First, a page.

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Life without autonomous weapons

July 29, 2015

An autonomous Fire Scout helicopter. Licensed under Public Domain via Wikimedia Commons.

In an open letter organized by the Future of Life Institute, more than 1700 AI/robotics researchers call for a ban on offensive autonomous weapons beyond meaningful human control.

At a press conference at this year’s International Joint Conference on Artificial Intelligence (IJCAI) in Buenos Aires, Stuart Russell and Toby Walsh announced an open letter on autonomous weapons. The letter warns of a military AI arms race, and calls for a ban on autonomous weapons.

The letter can be found (and signed) at the web site of the Future of Life Institute. My Norwegian readers may remember reading about the Future of Life institute on this blog before. This is not the first open letter the Institute helps organize that warns of AI-related dangers. Earlier this year, the Institute organized a letter calling for more research on how to make AI systems robust and beneficial. In other words, how to make sure that AI continues to make the lives of human beings better, and does not turn into an existential threat, like Elon Musk seems to fear. Even though I am not among those fearing an imminent and inevitable destruction of mankind at the hands of a superhuman artificial intelligence, I signed that letter myself.

I do not believe that artificial superintelligence is lurking just around the corner. As far as I know, even the brightest human minds in the global AI research community still have no idea of what it would take to create such an entity. Also, I do not think that a superhuman AI would necessarily be hostile or harmful to human beings. Still, I signed the letter. Why? Because, as the saying goes, an ounce of prevention is worth a pound of cure. (Super)human AI might be decades or even centuries away. Perhaps it will never happen. Still, I think it is a really good idea to take some cautionary steps right now, long before the nightmare of the Terminator movies looks even remotely plausible.

A clear and present danger

Of course, I signed the letter on autonomous weapons as well. As most of my readers are probably aware by now, I have been a supporter of an international ban on such weapons – killer robots, if you will – for quite some time. And while artificial superintelligence still belongs to the realms of fiction, autonomous weapons are dangerously close to reality.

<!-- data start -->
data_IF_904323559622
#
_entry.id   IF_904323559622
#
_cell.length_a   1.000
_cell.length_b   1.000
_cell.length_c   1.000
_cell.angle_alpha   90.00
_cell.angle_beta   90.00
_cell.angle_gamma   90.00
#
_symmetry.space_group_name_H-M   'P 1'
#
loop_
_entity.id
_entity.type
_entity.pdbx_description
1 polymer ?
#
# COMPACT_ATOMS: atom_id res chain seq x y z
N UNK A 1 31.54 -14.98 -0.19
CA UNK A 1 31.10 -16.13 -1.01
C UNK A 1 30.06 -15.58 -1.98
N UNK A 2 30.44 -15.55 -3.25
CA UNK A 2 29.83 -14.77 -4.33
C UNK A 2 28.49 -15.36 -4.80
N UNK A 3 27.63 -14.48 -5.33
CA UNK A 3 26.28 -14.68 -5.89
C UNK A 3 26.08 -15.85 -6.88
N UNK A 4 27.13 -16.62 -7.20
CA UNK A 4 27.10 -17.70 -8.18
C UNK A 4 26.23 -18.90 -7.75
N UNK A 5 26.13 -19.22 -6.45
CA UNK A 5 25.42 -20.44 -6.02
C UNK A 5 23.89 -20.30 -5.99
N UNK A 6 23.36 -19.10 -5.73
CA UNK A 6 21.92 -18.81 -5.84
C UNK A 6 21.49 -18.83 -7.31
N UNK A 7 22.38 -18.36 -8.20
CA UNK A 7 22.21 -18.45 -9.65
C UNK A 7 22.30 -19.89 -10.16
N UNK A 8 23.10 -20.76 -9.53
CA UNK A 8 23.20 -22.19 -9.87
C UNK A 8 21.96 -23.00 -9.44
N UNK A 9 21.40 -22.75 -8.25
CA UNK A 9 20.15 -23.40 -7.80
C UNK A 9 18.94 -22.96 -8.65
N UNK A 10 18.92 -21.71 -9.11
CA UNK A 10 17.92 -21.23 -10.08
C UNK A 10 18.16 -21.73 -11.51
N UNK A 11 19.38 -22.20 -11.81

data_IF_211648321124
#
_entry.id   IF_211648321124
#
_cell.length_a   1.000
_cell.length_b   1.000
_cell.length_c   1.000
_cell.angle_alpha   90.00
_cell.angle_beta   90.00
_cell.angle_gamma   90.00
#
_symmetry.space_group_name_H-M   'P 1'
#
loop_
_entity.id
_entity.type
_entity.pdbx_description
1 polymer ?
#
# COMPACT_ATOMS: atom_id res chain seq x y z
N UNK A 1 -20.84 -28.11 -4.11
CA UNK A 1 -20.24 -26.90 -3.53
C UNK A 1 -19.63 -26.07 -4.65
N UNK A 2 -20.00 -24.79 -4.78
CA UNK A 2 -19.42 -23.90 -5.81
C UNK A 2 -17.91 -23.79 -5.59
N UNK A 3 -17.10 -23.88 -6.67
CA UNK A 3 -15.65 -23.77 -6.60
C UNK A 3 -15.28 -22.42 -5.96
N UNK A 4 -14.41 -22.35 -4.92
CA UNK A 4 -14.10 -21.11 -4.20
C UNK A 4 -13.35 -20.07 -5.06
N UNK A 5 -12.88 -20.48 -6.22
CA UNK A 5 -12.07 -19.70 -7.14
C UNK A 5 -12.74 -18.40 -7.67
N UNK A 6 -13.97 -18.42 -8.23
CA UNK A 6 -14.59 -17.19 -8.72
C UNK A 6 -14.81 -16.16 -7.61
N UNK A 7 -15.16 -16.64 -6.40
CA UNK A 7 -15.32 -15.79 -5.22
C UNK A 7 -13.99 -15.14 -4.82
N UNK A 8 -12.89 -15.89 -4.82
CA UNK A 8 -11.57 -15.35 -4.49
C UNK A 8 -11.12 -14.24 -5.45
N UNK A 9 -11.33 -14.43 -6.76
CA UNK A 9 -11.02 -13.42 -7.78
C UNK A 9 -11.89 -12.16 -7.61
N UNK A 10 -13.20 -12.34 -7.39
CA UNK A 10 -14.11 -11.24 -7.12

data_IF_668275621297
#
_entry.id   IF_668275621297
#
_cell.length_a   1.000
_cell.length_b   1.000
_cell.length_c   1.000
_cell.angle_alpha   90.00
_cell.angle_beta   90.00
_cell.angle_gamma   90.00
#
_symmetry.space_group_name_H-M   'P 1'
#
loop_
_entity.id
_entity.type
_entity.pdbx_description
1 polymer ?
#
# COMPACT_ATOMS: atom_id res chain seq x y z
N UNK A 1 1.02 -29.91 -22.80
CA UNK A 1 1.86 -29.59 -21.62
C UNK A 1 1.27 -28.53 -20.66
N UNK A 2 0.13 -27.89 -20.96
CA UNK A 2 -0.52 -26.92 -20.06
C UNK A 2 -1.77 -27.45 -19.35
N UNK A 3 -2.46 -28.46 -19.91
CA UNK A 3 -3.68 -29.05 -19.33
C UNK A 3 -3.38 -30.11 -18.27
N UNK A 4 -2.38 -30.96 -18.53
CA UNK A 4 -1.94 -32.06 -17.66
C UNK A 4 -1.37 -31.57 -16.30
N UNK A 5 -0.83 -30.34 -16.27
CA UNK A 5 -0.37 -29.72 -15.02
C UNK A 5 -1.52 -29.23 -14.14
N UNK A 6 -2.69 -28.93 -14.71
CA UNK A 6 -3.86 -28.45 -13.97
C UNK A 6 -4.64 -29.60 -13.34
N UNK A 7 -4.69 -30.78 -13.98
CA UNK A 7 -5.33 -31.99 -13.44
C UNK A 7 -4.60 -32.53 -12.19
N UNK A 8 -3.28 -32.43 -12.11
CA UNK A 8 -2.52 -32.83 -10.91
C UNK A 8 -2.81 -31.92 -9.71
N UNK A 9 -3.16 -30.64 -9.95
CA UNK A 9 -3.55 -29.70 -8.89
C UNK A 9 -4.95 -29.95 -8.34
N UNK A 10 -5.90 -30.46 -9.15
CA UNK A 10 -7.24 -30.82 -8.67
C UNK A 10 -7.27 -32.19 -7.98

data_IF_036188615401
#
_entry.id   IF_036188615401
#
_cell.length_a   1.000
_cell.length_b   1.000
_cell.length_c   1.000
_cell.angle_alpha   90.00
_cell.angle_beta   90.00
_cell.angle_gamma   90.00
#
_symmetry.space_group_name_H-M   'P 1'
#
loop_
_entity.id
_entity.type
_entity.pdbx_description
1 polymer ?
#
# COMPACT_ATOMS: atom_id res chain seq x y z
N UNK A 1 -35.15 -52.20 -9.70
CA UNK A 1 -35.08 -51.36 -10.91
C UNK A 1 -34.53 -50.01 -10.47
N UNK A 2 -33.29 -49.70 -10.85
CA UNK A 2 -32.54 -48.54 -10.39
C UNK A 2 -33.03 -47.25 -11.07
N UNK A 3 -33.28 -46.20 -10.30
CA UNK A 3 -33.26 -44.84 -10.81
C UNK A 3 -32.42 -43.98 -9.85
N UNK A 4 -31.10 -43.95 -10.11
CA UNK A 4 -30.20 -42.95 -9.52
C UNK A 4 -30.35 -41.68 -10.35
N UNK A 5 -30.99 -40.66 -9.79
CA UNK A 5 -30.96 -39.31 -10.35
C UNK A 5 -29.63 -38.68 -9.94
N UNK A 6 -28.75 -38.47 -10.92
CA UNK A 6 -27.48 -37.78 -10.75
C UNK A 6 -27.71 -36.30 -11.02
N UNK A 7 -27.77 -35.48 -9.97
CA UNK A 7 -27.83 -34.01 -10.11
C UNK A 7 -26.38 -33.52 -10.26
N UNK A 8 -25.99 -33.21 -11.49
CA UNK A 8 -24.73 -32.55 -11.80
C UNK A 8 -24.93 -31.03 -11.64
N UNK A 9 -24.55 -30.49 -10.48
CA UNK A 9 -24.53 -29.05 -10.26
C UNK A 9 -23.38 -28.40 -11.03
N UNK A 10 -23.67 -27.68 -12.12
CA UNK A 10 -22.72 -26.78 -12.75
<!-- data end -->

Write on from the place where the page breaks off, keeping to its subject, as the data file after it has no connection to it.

The open letter states that

“Artificial Intelligence (AI) technology has reached a point where the deployment of such systems is — practically if not legally — feasible within years, not decades”.

Sadly, I would go one step further. The open letter defines autonomous weapons as weapons systems that select and engage targets without human intervention. As far as I know, it is already possible to build and program robots fully capable of locating a presumed enemy, aiming their weapons and firing, without a human being pulling the trigger. While most armed robots today are stupid drones, some military robots are actually quite autonomous, and many states are working on even more autonomous – and deadly – robots.

Israeli Made Guardium UGV

The semi-autonomous Guardium UGV is used by Israel for patrolling its border with Gaza.
Photo: Cpl. Zev Marmorstein, IDF Spokesperson’s Unit.

A global AI arms race

“If any major military power pushes ahead with AI weapon development, a global arms race is virtually inevitable, and the endpoint of this technological trajectory is obvious: autonomous weapons will become the Kalashnikovs of tomorrow”, the open letter states.

The letter argues that if the militaries of the world start producing and deploying autonomous weapons, it is only a matter of time before dictators, terrorists and other bad guys lay their bloody hands on their very own killer robots. This would of course be a rather horrible thing, as, according to the letter, such weapons would be ideal for assassinations, destabilizing nations, subduing populations or selectively killing a particular ethnic group.

Therefore, the letter concludes, “starting a military AI arms race is a bad idea, and should be prevented by a ban on offensive autonomous weapons beyond meaningful human control.”

While I find calling a military AI arms race a bad idea a bit of an understatement, I wholeheartedly support the call for a ban on autonomous weapons, and I think that time is more than ripe for such a ban.

Because killer robots do not have to be very smart to be very, very dangerous.

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